Budweiser is bringing back its iconic ‘Whassup’ ad as it looks to encourage people to check in on their friends during the coronavirus lockdown.
The ad uses the original video but with new audio more suited to current times. That means, for example, that in the opening shot one of the actors answers the phone saying they are “in quarantine, having a Bud”, rather than “watching the game, having a Bud”.
The decision to remake the ad comes after YouGov research found that one in five Britons is living alone during lockdown. It aims to show the importance of staying in touch with friends and family, ending with the line: ‘Buds support buds. Check in on yours’.
Budweiser is also taking its message to social media, using the hashtag #Togetheratadistance to encourage people to stay connected. Elsewhere, it has launched an initiative – #SavePubLife – to help pubs forced to shut during the lockdown.
“Many of us across the world have had to adapt the way we live our day-to-day lives in response to the global health crisis – especially in the way we socialise. We wanted to bring a smile to people’s faces while also highlighting the importance of checking in with loved ones, so it made sense to revisit our iconic Whassup ad for this new purpose,” says Budweiser UK marketing manager Elise Dickinson.
“Budweiser has always been a part of popular culture and this work is able to bring lightness to these challenging times in a way that only Bud can – reinforcing its role of bringing friends together, though now at a distance.”
In the US, meanwhile, Budweiser has enlisted sports stars including basketball players Dwyane Wade, Chris Wade and Candace Parker to create a new version of the ad. In the spot, the stars take part in a FaceTime call where they ask each other, ‘Whassup?’.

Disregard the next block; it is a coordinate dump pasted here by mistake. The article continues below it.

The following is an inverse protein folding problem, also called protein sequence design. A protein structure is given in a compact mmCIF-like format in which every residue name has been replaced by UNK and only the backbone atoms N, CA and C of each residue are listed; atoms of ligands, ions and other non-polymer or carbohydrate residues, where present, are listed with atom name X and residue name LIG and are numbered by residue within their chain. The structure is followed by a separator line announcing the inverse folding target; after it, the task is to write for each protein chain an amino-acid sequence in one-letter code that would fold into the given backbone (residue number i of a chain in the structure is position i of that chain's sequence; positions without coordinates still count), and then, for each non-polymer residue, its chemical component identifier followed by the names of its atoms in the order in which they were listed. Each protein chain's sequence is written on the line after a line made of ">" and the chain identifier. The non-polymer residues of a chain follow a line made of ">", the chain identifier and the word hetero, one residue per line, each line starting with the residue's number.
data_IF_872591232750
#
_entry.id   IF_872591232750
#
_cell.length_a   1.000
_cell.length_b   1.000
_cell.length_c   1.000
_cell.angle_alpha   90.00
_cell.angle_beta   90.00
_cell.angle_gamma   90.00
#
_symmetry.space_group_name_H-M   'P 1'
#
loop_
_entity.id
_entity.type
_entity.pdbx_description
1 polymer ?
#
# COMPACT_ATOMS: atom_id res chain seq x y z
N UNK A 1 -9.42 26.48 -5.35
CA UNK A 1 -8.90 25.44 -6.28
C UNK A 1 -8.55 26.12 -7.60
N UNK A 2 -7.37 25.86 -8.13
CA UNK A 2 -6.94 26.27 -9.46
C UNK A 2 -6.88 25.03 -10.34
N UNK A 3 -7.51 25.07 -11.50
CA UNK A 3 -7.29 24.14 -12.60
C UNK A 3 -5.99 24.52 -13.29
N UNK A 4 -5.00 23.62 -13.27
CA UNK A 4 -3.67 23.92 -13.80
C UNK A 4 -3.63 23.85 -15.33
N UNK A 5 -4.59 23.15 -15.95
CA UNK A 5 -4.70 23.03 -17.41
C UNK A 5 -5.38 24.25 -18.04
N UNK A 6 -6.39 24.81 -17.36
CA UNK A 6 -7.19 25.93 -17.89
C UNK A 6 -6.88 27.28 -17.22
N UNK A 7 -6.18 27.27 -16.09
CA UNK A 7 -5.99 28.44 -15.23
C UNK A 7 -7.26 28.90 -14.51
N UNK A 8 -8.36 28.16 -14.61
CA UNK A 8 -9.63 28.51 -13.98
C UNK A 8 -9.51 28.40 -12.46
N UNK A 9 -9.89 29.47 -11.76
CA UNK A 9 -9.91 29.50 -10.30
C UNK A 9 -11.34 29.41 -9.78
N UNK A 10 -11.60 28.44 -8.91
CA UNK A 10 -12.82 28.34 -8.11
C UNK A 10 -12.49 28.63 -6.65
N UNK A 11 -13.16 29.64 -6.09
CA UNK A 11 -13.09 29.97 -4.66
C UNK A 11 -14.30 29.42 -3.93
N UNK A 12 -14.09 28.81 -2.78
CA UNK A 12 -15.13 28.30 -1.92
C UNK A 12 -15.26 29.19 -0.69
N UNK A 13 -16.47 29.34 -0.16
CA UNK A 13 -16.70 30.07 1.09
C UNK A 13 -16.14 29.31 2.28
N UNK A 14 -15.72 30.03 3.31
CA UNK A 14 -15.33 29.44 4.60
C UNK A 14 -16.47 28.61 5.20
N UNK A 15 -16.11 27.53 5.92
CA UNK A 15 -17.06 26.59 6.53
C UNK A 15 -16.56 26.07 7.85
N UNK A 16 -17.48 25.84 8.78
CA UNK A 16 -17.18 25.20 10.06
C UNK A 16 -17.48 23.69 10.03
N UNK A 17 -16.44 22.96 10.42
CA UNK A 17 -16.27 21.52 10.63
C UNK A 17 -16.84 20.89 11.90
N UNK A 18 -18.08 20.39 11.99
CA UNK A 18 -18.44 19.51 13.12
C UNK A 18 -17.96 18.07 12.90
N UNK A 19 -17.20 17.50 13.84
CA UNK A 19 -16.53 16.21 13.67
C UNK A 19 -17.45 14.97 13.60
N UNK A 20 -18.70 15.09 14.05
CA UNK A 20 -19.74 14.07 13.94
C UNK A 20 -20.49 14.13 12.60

Wade calls up his old teammate Chris Bosh to check in — and soon, they’re on a multi-person FaceTime call with Candace Parker and DJ D-Nice, all chatting and asking each other, ‘Whassup?’.
“Thanks to modern technology, we’re able to remain virtually connected in ways that otherwise we would not have been able to within the current distance-mandated climate,” says Budweiser’s vice-president of marketing Monica Rustgi.
“In times like these, something as simple as a hello, or in this case ‘whassup,’ means a lot. Following the unbelievable success of the original ad campaign, we found this to be a meaningful opportunity to revisit the original spot’s simplicity and focus on human connection in a time when people may be feeling hopeless, uncertain, and alone.”
The original Whassup ad aired between 1999 and 2002, ushering in a wave of viral ad hits. It was based on the short film True by Charles Stone III in which a group of African-American men phone each other while watching sport, with the dialogue centre around yells of “whassup?.
Marketing Week recently explored the making of the original advert for its ‘Inside Story’ feature.
Recalling the ad’s success, Vinny Warren, who was working on the Budweiser account for DDB Chicago at the time, said: “I’ve never seen anything like it before or since, in terms of popularity and cultural impact. The ad actually didn’t air that much. It didn’t need to. It was on every TV show, it was nuts. The cast appeared on The Tonight Show and they debuted our new ad during the show.”